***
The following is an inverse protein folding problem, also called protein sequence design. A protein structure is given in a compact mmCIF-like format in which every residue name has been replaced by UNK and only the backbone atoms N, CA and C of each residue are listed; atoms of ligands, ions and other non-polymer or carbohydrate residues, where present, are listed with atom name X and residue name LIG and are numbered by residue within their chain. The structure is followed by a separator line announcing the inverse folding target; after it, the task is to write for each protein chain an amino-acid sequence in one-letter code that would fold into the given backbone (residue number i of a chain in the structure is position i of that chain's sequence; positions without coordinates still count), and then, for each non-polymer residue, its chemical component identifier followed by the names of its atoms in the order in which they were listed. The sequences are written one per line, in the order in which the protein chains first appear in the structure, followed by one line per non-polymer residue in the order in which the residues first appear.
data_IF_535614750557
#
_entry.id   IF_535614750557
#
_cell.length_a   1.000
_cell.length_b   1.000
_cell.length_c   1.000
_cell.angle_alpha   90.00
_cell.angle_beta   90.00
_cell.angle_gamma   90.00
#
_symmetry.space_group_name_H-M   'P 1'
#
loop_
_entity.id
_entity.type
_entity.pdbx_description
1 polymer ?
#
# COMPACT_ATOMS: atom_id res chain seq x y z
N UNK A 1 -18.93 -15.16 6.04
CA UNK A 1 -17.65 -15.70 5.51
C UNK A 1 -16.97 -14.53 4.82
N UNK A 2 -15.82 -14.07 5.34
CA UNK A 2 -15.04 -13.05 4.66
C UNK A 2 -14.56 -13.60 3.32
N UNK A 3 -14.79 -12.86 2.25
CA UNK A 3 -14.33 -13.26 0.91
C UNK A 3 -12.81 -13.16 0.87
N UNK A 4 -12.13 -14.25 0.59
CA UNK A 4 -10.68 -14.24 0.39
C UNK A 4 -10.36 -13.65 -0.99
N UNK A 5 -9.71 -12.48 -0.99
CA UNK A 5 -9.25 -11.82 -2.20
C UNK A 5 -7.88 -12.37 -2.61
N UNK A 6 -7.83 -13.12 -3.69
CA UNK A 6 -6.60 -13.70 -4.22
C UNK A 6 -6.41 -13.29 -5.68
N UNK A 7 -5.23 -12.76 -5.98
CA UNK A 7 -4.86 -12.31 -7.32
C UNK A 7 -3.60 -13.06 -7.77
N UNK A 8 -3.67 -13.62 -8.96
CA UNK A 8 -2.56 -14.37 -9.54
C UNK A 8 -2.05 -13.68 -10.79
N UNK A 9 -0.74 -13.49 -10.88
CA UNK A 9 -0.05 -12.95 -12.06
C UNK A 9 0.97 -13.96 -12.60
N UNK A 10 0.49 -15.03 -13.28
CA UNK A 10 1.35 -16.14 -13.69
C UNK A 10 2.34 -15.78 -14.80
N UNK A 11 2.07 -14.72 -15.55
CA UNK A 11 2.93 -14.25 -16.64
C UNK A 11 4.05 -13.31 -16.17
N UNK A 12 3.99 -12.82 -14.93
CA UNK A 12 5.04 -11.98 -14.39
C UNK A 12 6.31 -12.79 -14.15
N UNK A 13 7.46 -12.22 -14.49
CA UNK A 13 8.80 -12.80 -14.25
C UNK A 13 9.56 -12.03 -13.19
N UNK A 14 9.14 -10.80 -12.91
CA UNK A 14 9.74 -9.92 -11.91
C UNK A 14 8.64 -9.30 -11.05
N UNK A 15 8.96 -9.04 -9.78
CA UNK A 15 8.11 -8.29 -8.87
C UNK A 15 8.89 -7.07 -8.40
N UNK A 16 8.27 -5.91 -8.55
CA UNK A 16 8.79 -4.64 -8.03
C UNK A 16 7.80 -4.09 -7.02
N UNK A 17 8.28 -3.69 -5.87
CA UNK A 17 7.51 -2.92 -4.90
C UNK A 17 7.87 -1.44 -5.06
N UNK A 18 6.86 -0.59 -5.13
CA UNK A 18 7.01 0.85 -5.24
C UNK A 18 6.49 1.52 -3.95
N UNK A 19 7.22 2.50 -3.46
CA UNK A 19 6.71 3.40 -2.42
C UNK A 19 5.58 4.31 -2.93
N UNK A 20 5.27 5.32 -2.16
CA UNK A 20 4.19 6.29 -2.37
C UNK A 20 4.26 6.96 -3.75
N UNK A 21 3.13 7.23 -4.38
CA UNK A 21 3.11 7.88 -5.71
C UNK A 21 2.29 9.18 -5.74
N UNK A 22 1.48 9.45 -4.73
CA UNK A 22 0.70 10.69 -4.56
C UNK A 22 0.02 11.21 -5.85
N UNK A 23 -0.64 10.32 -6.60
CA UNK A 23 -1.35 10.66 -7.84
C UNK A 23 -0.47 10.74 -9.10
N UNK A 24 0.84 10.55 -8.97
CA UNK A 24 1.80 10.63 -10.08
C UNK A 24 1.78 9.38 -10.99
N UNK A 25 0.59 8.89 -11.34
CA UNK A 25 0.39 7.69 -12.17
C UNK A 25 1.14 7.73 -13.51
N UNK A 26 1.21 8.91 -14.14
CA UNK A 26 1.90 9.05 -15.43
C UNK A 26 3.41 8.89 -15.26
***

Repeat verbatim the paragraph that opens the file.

The following is an inverse protein folding problem, also called protein sequence design. A protein structure is given in a compact mmCIF-like format in which every residue name has been replaced by UNK and only the backbone atoms N, CA and C of each residue are listed; atoms of ligands, ions and other non-polymer or carbohydrate residues, where present, are listed with atom name X and residue name LIG and are numbered by residue within their chain. The structure is followed by a separator line announcing the inverse folding target; after it, the task is to write for each protein chain an amino-acid sequence in one-letter code that would fold into the given backbone (residue number i of a chain in the structure is position i of that chain's sequence; positions without coordinates still count), and then, for each non-polymer residue, its chemical component identifier followed by the names of its atoms in the order in which they were listed. The sequences are written one per line, in the order in which the protein chains first appear in the structure, followed by one line per non-polymer residue in the order in which the residues first appear.